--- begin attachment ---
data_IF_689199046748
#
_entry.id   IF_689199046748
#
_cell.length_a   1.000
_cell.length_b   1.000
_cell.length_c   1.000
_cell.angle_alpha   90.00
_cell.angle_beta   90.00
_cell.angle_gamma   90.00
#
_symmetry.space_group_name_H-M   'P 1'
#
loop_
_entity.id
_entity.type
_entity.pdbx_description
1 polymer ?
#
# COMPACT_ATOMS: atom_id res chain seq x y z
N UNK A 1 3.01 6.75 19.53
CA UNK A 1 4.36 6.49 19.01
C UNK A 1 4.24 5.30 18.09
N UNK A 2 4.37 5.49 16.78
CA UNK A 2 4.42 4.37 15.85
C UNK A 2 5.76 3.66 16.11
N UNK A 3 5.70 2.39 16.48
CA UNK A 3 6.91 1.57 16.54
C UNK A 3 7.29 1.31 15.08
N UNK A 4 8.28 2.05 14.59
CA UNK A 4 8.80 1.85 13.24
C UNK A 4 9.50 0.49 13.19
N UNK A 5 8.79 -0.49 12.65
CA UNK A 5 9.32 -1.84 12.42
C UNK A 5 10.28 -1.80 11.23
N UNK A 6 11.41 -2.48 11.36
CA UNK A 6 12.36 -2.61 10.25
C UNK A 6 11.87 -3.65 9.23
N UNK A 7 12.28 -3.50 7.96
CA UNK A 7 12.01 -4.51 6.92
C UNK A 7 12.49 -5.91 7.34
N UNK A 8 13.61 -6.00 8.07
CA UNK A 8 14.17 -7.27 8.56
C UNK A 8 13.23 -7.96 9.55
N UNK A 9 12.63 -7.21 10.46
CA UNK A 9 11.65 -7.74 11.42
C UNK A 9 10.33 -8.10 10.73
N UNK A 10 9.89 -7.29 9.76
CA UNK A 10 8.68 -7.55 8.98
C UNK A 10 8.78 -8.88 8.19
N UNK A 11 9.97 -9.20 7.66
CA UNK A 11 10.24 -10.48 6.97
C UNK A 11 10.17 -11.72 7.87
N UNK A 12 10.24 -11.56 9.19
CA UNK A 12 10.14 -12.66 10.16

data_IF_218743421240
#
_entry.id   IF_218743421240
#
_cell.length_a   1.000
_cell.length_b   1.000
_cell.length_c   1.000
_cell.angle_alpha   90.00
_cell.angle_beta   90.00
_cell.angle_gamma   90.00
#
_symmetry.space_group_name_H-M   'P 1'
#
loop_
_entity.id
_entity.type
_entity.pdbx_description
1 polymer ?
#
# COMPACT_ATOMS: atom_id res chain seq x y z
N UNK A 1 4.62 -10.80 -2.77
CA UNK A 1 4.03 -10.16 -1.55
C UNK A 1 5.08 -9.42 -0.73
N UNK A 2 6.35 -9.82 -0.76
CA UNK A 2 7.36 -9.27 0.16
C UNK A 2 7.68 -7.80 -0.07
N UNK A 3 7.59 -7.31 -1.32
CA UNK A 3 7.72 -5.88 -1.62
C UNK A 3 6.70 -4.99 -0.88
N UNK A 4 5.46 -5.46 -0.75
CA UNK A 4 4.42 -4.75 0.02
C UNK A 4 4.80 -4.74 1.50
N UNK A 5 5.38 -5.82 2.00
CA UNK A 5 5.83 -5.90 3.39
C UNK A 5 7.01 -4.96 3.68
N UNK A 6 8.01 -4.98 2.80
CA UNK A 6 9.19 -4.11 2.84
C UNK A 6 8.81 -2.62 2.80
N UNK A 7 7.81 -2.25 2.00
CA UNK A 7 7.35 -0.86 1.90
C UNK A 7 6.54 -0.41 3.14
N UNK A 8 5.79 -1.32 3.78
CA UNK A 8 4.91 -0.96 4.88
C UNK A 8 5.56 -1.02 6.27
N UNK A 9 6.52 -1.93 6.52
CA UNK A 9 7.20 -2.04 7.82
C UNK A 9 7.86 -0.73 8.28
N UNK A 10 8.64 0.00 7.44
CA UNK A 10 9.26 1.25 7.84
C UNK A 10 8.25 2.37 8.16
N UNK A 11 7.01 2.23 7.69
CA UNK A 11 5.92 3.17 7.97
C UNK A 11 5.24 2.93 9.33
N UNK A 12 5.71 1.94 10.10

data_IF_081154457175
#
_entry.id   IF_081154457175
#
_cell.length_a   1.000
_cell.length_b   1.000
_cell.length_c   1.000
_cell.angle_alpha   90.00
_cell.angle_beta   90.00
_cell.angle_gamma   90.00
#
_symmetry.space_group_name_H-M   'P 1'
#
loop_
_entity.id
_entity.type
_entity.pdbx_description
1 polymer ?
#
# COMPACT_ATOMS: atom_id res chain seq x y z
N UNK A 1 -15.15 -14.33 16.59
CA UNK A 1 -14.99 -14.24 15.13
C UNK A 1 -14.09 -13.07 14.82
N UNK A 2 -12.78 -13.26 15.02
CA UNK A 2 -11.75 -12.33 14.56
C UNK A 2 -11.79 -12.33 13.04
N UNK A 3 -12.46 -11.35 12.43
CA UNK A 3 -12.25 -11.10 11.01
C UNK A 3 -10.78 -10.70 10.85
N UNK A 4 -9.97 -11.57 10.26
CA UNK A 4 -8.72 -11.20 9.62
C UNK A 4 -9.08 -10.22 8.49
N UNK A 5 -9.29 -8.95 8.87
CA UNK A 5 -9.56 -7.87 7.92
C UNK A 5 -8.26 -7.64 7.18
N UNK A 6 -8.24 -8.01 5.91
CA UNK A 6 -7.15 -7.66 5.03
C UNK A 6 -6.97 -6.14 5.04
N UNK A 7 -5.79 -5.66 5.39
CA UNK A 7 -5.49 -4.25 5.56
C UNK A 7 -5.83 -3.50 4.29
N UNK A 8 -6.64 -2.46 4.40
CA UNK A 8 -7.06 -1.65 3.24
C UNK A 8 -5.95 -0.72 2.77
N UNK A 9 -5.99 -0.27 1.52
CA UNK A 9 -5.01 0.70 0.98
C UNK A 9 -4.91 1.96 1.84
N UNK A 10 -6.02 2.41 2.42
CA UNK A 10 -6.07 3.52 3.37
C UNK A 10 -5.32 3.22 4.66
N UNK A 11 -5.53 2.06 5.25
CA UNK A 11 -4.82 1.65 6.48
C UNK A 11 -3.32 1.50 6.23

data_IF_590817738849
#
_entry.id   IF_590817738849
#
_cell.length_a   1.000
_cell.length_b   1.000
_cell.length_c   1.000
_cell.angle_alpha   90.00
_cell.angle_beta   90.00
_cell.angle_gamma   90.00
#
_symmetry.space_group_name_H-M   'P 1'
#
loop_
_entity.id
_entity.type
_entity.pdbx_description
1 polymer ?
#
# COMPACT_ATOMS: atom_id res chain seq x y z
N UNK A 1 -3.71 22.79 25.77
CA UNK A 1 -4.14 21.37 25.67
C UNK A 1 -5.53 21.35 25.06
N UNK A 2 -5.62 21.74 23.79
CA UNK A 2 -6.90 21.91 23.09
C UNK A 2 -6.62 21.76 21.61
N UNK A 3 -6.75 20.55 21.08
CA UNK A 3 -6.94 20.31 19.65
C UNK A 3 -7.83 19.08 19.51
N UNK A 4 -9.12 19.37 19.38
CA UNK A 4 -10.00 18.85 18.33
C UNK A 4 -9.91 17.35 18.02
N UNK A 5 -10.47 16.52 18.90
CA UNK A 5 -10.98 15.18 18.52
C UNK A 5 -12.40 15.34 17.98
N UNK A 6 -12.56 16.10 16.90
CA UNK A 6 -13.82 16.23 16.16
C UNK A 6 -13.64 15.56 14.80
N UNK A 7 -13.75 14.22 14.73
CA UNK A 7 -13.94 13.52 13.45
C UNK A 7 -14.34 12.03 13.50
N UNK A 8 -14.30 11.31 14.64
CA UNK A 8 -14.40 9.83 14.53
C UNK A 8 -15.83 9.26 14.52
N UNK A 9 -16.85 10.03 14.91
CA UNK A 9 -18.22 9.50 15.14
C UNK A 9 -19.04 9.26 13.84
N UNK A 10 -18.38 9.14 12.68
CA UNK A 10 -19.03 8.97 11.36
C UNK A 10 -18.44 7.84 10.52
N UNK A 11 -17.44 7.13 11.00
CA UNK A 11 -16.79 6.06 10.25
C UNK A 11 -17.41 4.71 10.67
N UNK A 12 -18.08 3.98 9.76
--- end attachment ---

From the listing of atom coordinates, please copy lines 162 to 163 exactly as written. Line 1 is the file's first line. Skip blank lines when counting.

C UNK A 11 -3.32 1.50 6.23

data_IF_590817738849